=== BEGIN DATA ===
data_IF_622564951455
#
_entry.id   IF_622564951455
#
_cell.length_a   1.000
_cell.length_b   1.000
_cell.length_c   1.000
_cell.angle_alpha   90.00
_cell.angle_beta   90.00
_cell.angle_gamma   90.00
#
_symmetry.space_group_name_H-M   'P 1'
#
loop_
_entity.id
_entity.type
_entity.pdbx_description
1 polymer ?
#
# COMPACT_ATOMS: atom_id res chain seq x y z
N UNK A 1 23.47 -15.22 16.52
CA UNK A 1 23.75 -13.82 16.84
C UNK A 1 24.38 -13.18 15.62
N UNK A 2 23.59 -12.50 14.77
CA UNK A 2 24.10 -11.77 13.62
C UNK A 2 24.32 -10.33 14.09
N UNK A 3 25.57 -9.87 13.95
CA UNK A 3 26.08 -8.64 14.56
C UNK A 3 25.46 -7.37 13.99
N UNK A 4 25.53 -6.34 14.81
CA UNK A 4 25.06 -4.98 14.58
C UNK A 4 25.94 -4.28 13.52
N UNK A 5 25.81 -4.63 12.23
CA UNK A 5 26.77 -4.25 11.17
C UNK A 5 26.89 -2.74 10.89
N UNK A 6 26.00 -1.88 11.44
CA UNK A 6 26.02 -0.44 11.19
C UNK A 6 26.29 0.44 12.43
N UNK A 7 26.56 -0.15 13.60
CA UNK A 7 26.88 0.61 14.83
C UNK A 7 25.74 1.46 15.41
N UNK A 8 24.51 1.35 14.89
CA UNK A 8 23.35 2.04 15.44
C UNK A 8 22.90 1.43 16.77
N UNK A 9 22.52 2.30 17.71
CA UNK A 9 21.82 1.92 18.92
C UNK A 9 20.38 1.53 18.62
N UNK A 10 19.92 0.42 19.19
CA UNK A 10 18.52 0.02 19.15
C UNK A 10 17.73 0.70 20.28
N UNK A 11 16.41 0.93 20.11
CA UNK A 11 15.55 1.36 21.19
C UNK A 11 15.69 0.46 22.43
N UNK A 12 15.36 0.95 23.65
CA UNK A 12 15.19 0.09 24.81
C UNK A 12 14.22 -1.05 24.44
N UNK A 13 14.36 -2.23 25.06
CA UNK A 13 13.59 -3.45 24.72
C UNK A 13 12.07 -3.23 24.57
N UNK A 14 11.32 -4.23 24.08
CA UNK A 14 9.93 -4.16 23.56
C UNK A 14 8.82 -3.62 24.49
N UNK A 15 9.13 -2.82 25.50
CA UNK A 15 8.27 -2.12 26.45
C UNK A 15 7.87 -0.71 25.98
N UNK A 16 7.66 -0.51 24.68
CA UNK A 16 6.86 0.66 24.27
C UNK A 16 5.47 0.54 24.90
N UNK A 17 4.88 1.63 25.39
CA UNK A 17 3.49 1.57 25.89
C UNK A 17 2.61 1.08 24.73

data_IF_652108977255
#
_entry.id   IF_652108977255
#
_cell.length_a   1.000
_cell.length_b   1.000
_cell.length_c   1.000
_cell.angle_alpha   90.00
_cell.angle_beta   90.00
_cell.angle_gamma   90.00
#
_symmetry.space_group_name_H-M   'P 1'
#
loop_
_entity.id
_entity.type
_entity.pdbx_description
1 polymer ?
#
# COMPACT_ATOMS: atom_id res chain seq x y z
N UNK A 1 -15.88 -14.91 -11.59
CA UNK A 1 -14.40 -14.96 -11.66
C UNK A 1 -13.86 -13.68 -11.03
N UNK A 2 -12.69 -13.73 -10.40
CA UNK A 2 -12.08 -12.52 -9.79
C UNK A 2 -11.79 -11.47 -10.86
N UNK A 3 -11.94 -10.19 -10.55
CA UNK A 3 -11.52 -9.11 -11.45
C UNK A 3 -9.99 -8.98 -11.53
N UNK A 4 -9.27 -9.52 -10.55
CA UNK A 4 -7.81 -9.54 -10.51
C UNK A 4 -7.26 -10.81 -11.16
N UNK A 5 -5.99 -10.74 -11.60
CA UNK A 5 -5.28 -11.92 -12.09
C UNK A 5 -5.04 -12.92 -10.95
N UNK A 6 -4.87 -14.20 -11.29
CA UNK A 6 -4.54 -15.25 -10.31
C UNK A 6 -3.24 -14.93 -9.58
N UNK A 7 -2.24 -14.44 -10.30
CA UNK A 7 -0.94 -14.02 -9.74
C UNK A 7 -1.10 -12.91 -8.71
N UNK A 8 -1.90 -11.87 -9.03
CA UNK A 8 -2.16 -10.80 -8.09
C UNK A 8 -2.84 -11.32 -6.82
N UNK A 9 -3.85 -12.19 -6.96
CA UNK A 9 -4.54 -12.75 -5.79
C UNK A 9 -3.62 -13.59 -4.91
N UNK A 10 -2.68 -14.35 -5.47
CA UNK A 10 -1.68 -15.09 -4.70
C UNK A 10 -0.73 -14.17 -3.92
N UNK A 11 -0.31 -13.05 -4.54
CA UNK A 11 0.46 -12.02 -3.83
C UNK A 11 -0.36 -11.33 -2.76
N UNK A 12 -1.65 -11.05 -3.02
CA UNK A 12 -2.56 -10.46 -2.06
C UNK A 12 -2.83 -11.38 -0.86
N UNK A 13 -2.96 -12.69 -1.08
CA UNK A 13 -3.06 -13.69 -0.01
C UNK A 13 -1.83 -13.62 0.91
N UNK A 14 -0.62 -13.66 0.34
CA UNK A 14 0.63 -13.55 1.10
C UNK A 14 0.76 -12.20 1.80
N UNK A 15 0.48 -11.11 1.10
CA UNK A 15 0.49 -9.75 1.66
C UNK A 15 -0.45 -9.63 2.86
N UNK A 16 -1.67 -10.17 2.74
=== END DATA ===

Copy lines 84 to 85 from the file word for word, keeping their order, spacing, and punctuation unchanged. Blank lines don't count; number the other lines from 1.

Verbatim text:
#
loop_